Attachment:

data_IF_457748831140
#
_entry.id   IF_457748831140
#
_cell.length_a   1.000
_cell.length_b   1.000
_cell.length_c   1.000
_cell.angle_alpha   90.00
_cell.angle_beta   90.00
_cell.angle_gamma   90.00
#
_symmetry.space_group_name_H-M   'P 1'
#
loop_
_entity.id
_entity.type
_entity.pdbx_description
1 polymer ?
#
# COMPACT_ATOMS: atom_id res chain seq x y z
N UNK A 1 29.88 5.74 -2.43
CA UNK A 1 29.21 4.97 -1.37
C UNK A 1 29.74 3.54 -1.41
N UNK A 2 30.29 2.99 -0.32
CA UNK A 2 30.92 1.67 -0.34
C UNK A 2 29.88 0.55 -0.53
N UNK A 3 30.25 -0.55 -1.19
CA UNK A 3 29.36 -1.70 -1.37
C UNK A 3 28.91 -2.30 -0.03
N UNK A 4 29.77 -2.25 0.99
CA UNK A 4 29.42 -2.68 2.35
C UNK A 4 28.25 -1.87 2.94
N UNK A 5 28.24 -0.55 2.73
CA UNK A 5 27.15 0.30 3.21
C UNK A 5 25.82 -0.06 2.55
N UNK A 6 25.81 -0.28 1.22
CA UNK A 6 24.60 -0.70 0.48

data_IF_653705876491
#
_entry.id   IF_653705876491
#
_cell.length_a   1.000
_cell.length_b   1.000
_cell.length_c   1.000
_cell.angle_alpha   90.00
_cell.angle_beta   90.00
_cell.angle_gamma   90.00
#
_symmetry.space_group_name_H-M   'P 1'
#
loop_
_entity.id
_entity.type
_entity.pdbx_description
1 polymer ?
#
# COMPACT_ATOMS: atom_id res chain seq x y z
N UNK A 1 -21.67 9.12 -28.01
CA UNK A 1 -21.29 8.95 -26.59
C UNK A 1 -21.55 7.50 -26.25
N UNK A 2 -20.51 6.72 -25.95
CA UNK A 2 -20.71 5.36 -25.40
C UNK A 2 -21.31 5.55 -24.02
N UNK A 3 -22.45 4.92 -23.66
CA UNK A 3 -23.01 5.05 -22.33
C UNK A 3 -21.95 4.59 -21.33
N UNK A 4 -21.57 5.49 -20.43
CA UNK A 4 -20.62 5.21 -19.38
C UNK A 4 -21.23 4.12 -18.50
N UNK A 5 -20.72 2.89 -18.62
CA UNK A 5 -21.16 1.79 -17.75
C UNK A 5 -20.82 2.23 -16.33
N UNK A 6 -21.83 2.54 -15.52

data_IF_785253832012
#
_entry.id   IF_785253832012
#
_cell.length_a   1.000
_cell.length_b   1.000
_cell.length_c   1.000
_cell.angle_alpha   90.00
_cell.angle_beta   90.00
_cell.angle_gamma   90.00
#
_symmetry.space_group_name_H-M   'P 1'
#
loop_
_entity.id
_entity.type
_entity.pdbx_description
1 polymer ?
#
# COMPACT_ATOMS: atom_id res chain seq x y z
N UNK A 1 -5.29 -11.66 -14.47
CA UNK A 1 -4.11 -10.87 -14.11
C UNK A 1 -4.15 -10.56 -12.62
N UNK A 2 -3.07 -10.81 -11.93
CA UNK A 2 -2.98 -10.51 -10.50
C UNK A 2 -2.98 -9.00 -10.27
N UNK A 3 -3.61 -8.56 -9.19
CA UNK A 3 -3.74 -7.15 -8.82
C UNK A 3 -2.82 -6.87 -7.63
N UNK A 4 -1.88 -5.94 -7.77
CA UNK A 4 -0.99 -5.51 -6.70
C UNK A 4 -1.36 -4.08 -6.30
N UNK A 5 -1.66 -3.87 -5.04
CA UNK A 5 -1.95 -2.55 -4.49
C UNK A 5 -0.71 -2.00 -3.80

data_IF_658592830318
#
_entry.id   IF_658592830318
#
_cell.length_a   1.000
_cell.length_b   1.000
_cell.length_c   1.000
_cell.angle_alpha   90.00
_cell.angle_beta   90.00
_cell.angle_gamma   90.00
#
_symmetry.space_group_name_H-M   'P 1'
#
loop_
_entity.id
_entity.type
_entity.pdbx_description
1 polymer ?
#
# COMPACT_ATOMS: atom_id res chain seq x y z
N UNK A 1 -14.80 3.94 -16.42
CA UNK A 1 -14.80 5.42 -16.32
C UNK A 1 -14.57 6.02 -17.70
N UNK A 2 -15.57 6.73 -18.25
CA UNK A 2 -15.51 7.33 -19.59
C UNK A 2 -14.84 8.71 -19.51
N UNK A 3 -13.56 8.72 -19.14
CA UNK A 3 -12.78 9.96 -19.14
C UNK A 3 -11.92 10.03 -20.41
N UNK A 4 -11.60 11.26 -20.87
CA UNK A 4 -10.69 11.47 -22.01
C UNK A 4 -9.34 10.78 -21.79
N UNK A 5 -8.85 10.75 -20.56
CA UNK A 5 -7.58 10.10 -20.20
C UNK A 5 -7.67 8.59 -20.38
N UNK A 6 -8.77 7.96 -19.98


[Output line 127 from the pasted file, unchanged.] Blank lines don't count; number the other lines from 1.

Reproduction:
#